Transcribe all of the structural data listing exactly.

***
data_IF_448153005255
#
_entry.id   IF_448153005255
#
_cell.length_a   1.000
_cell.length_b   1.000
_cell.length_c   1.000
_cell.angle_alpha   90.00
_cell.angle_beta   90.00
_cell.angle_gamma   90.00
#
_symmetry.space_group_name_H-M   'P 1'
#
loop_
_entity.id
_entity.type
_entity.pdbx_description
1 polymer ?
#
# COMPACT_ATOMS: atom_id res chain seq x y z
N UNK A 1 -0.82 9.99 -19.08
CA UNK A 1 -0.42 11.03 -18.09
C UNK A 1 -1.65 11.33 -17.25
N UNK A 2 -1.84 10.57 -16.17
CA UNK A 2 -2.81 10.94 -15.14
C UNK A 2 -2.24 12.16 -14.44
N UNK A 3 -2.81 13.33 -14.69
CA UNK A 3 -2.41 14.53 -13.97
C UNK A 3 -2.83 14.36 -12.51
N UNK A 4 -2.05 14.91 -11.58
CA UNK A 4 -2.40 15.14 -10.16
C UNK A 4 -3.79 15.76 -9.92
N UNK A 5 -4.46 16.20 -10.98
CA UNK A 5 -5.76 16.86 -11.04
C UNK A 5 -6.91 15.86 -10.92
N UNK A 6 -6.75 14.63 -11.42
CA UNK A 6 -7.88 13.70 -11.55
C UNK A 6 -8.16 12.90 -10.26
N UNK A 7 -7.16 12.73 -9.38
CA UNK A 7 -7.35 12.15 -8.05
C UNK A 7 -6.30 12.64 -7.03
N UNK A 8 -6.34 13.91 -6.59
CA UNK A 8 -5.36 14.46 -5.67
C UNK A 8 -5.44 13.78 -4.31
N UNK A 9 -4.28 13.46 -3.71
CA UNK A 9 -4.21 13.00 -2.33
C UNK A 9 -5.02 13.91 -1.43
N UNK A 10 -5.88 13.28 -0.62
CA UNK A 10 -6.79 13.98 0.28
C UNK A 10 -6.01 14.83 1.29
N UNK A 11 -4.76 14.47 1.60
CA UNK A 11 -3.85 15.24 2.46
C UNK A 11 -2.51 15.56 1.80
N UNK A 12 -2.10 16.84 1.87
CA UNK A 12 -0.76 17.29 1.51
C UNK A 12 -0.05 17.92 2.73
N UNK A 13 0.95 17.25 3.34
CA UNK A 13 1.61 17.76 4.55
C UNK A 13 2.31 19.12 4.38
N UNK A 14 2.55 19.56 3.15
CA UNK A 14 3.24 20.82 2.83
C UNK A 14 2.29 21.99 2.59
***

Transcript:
data_IF_448153005255
#
_entry.id   IF_448153005255
#
_cell.length_a   1.000
_cell.length_b   1.000
_cell.length_c   1.000
_cell.angle_alpha   90.00
_cell.angle_beta   90.00
_cell.angle_gamma   90.00
#
_symmetry.space_group_name_H-M   'P 1'
#
loop_
_entity.id
_entity.type
_entity.pdbx_description
1 polymer ?
#
# COMPACT_ATOMS: atom_id res chain seq x y z
N UNK A 1 -0.82 9.99 -19.08
CA UNK A 1 -0.42 11.03 -18.09
C UNK A 1 -1.65 11.33 -17.25
N UNK A 2 -1.84 10.57 -16.17
CA UNK A 2 -2.81 10.94 -15.14
C UNK A 2 -2.24 12.16 -14.44
N UNK A 3 -2.81 13.33 -14.69
CA UNK A 3 -2.41 14.53 -13.97
C UNK A 3 -2.83 14.36 -12.51
N UNK A 4 -2.05 14.91 -11.58
CA UNK A 4 -2.40 15.14 -10.16
C UNK A 4 -3.79 15.76 -9.92
N UNK A 5 -4.46 16.20 -10.98
CA UNK A 5 -5.76 16.86 -11.04
C UNK A 5 -6.91 15.86 -10.92
N UNK A 6 -6.75 14.63 -11.42
CA UNK A 6 -7.88 13.70 -11.55
C UNK A 6 -8.16 12.90 -10.26
N UNK A 7 -7.16 12.73 -9.38
CA UNK A 7 -7.35 12.15 -8.05
C UNK A 7 -6.30 12.64 -7.03
N UNK A 8 -6.34 13.91 -6.59
CA UNK A 8 -5.36 14.46 -5.67
C UNK A 8 -5.44 13.78 -4.31
N UNK A 9 -4.28 13.46 -3.71
CA UNK A 9 -4.21 13.00 -2.33
C UNK A 9 -5.02 13.91 -1.43
N UNK A 10 -5.88 13.28 -0.62
CA UNK A 10 -6.79 13.98 0.28
C UNK A 10 -6.01 14.83 1.29
N UNK A 11 -4.76 14.47 1.60
CA UNK A 11 -3.85 15.24 2.46
C UNK A 11 -2.51 15.56 1.80
N UNK A 12 -2.10 16.84 1.87
CA UNK A 12 -0.76 17.29 1.51
C UNK A 12 -0.05 17.92 2.73
N UNK A 13 0.95 17.25 3.34
CA UNK A 13 1.61 17.76 4.55
C UNK A 13 2.31 19.12 4.38
N UNK A 14 2.55 19.56 3.15
CA UNK A 14 3.24 20.82 2.83
C UNK A 14 2.29 21.99 2.59